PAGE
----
44 Example 22 Find the equation of the tangent to the curve y = 4 x 2 at the point where x = -2. (x  0) Also find where the tangent cuts the X-axis and Y-axis. Point:when x = -2 then y = 4 (-2) 2 = 4 / 4 = 1 point is (-2, 1) Gradient:y = 4x -2 so dy / dx = -8x -3 = -8 x 3 when x = -2 then dy / dx = -8 (-2) 3 = -8 / -8 = 1 m = 1 Equation of Tangents Higher Outcome 3

45 Now using y - b = m(x - a) we get y - 1 = 1( x + 2) or y - 1 = x + 2 or y = x + 3 AxesTangent cuts Y-axis when x = 0 so y = = 3at point (0, 3) Tangent cuts X-axis when y = 0 so 0 = x + 3 or x = -3at point (-3, 0) Equation of Tangents Higher Outcome 3

46 Example 23 - (other way round) Find the point on the curve y = x 2 - 6x + 5 where the gradient of the tangent is 14. gradient of tangent = gradient of curve dy / dx = 2x - 6 so2x - 6 = 14 2x = 20x = 10 Put x = 10 into y = x 2 - 6x + 5 Givingy = = 45 Point is (10,45) Equation of Tangents Higher Outcome 3

47 Increasing & Decreasing Functions and Stationary Points Consider the following graph of y = f(x) ….. X y = f(x) abcdef Higher Outcome 3

48 In the graph of y = f(x) The function is increasing if the gradient is positive i.e. f (x) > 0 when x < b or d < x < f or x > f. The function is decreasing if the gradient is negative and f (x) < 0 when b < x < d. The function is stationary if the gradient is zero and f (x) = 0 when x = b or x = d or x = f. These are called STATIONARY POINTS. At x = a, x = c and x = e the curve is simply crossing the X-axis. Increasing & Decreasing Functions and Stationary Points Higher Outcome 3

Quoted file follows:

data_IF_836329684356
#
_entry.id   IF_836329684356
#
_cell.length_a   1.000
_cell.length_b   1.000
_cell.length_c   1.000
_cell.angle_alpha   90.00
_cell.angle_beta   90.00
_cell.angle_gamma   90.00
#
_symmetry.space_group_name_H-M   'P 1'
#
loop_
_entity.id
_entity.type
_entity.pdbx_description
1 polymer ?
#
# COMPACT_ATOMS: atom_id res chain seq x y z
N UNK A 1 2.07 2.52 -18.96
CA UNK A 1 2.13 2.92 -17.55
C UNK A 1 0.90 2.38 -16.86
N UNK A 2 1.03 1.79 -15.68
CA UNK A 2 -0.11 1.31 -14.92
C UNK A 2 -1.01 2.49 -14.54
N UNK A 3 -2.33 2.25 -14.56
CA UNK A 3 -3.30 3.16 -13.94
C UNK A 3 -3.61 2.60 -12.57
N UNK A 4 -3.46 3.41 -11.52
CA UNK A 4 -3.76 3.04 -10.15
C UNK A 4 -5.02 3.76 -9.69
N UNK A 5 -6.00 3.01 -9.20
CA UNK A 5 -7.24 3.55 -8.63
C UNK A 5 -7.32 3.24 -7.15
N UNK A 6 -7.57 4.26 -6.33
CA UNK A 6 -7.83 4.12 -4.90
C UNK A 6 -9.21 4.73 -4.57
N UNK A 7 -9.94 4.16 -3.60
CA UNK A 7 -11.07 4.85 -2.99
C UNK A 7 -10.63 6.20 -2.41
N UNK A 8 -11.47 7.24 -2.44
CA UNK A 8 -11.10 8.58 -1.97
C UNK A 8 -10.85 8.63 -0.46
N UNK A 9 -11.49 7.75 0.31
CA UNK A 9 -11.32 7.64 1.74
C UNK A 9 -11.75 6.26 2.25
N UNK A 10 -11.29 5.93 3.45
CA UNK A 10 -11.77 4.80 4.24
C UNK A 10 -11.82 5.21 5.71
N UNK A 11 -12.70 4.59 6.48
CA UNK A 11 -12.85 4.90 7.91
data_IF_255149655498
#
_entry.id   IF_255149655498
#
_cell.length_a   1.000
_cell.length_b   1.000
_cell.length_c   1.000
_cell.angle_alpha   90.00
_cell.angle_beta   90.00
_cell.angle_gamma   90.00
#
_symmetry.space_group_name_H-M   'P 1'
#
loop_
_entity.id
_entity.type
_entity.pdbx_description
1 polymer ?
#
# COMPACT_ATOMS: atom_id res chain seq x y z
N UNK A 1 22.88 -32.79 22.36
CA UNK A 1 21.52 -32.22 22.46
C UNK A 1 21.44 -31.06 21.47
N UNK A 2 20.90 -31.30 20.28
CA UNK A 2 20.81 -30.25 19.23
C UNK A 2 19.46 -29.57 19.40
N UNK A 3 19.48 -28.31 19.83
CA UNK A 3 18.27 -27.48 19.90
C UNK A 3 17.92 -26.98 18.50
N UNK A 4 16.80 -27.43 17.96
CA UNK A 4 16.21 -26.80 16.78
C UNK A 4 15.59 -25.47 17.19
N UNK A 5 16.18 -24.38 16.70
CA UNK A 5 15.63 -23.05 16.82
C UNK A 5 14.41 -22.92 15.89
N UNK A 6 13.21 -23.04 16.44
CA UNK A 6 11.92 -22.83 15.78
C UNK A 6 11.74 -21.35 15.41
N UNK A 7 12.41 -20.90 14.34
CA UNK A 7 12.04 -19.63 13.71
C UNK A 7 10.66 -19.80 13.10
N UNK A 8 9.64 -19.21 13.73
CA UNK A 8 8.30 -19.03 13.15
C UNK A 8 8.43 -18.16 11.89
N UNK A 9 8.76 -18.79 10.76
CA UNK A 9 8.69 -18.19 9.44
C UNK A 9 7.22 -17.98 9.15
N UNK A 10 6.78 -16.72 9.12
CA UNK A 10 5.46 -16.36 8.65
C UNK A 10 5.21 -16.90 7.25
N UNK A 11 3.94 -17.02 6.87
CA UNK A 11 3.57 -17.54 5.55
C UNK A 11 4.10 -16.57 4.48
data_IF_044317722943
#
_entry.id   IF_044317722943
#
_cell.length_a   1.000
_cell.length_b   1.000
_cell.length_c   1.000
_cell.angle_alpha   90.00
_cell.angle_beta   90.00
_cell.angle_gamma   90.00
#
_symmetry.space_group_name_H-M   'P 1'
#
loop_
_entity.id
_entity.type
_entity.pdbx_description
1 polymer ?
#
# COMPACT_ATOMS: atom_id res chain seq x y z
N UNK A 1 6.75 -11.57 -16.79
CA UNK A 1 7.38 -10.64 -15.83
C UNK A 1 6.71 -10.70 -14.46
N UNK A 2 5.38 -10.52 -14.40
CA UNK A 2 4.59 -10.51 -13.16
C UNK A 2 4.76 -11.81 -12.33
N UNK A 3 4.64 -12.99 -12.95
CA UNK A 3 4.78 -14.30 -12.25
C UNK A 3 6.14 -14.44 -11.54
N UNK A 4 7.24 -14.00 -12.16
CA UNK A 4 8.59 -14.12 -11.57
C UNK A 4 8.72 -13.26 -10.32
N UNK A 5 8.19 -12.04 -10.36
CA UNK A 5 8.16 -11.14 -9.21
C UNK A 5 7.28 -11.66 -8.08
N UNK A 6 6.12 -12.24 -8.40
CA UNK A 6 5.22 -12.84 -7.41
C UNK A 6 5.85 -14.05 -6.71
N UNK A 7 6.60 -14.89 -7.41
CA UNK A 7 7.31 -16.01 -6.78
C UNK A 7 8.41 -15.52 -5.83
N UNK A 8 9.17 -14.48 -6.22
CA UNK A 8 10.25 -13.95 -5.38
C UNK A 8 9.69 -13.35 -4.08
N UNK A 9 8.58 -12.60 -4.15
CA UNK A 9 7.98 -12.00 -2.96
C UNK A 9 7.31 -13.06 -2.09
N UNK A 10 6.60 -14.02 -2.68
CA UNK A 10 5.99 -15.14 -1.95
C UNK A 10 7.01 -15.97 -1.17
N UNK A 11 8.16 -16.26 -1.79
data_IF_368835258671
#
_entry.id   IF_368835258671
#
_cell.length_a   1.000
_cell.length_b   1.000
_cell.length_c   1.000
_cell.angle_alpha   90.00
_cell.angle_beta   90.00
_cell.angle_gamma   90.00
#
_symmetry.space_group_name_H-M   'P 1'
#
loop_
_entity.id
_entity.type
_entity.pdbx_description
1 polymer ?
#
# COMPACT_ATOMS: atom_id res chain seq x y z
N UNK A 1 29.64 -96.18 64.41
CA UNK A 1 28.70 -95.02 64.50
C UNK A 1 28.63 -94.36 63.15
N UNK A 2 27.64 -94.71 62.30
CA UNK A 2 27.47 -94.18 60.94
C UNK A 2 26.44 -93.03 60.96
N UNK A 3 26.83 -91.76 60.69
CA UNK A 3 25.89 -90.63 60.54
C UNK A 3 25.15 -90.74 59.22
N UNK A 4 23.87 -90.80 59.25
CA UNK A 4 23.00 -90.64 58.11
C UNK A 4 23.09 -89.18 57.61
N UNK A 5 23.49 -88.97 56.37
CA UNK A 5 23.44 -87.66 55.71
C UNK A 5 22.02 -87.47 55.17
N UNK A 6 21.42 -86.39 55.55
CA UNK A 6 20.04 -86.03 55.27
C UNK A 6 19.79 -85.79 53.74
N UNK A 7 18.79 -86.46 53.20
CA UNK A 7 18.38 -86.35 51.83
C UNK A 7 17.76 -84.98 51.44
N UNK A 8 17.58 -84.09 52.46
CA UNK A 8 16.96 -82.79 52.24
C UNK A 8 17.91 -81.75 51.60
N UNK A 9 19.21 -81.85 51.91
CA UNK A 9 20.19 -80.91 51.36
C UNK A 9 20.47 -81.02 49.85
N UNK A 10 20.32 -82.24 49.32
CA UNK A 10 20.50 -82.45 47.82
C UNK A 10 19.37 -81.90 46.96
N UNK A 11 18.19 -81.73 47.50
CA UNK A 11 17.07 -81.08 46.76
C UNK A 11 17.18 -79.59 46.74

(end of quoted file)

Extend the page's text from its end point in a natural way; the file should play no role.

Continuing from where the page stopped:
49 Example 24 For the function f(x) = 4x x + 19 determine the intervals when the function is decreasing and increasing. f (x) = 8x - 24 f(x) decreasing when f (x) < 0 so 8x - 24 < 0 8x < 24 x < 3 f(x) increasing when f (x) > 0so 8x - 24 > 0 8x > 24 x > 3 Check: f (2) = 8 X 2 – 24 = -8 Check: f (4) = 8 X 4 – 24 = 8 Increasing & Decreasing Functions and Stationary Points Higher Outcome 3

50 Example 25 For the curve y = 6x – 5/x 2 Determine if it is increasing or decreasing when x = 10. = 6x - 5x -2 so dy / dx = x -3 when x = 10 dy / dx = / 1000 = 6.01 Since dy / dx > 0 then the function is increasing. Increasing & Decreasing Functions and Stationary Points y = 6x - 5 x 2 = x 3 Higher Outcome 3

51 Example 26 Show that the function g(x) = 1 / 3 x 3 -3x 2 + 9x -10 is never decreasing. g (x) = x 2 - 6x + 9 = (x - 3)(x - 3)= (x - 3) 2 Since (x - 3) 2  0 for all values of x then g (x) can never be negative so the function is never decreasing. Squaring a negative or a positive value produces a positive value, while 0 2 = 0. So you will never obtain a negative by squaring any real number. Increasing & Decreasing Functions and Stationary Points Higher Outcome 3